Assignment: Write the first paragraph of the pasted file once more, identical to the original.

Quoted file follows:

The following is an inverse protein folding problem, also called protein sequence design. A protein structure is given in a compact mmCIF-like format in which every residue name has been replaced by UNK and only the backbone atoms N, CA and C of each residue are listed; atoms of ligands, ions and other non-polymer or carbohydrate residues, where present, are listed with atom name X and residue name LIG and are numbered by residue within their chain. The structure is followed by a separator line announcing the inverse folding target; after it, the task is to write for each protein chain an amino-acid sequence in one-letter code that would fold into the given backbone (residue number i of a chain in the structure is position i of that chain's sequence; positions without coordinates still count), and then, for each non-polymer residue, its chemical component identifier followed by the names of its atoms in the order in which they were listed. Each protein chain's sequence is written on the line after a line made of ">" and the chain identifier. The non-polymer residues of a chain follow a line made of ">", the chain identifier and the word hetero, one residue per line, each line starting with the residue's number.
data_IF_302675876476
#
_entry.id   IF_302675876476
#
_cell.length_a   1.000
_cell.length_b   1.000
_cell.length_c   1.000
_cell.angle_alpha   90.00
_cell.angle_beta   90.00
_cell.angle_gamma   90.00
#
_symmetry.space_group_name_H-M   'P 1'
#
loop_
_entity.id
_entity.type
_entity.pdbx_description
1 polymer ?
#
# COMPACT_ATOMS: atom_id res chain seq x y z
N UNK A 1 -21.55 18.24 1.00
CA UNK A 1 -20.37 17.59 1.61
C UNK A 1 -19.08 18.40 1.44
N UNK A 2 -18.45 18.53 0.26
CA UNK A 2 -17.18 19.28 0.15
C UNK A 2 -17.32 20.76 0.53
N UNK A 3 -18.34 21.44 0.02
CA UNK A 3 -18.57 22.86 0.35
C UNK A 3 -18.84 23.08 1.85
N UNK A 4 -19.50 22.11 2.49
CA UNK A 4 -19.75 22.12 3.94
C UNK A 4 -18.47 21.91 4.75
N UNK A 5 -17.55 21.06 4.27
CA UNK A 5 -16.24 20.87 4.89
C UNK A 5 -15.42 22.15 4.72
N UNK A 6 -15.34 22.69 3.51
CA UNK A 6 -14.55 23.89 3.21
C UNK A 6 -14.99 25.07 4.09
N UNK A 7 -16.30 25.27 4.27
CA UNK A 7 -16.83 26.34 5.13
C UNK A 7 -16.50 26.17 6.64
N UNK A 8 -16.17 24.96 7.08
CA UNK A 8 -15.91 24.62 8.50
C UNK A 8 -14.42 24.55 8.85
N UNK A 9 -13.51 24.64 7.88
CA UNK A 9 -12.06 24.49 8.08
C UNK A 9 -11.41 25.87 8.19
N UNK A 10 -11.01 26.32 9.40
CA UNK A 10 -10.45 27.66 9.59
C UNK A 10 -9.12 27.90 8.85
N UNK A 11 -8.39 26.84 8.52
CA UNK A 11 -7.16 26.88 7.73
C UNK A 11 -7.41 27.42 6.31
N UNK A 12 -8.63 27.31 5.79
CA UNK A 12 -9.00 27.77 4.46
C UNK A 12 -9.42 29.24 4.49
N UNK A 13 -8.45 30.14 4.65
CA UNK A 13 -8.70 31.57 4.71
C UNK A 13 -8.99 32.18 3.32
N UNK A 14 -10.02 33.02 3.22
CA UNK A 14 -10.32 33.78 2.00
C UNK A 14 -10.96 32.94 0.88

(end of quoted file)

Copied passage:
The following is an inverse protein folding problem, also called protein sequence design. A protein structure is given in a compact mmCIF-like format in which every residue name has been replaced by UNK and only the backbone atoms N, CA and C of each residue are listed; atoms of ligands, ions and other non-polymer or carbohydrate residues, where present, are listed with atom name X and residue name LIG and are numbered by residue within their chain. The structure is followed by a separator line announcing the inverse folding target; after it, the task is to write for each protein chain an amino-acid sequence in one-letter code that would fold into the given backbone (residue number i of a chain in the structure is position i of that chain's sequence; positions without coordinates still count), and then, for each non-polymer residue, its chemical component identifier followed by the names of its atoms in the order in which they were listed. Each protein chain's sequence is written on the line after a line made of ">" and the chain identifier. The non-polymer residues of a chain follow a line made of ">", the chain identifier and the word hetero, one residue per line, each line starting with the residue's number.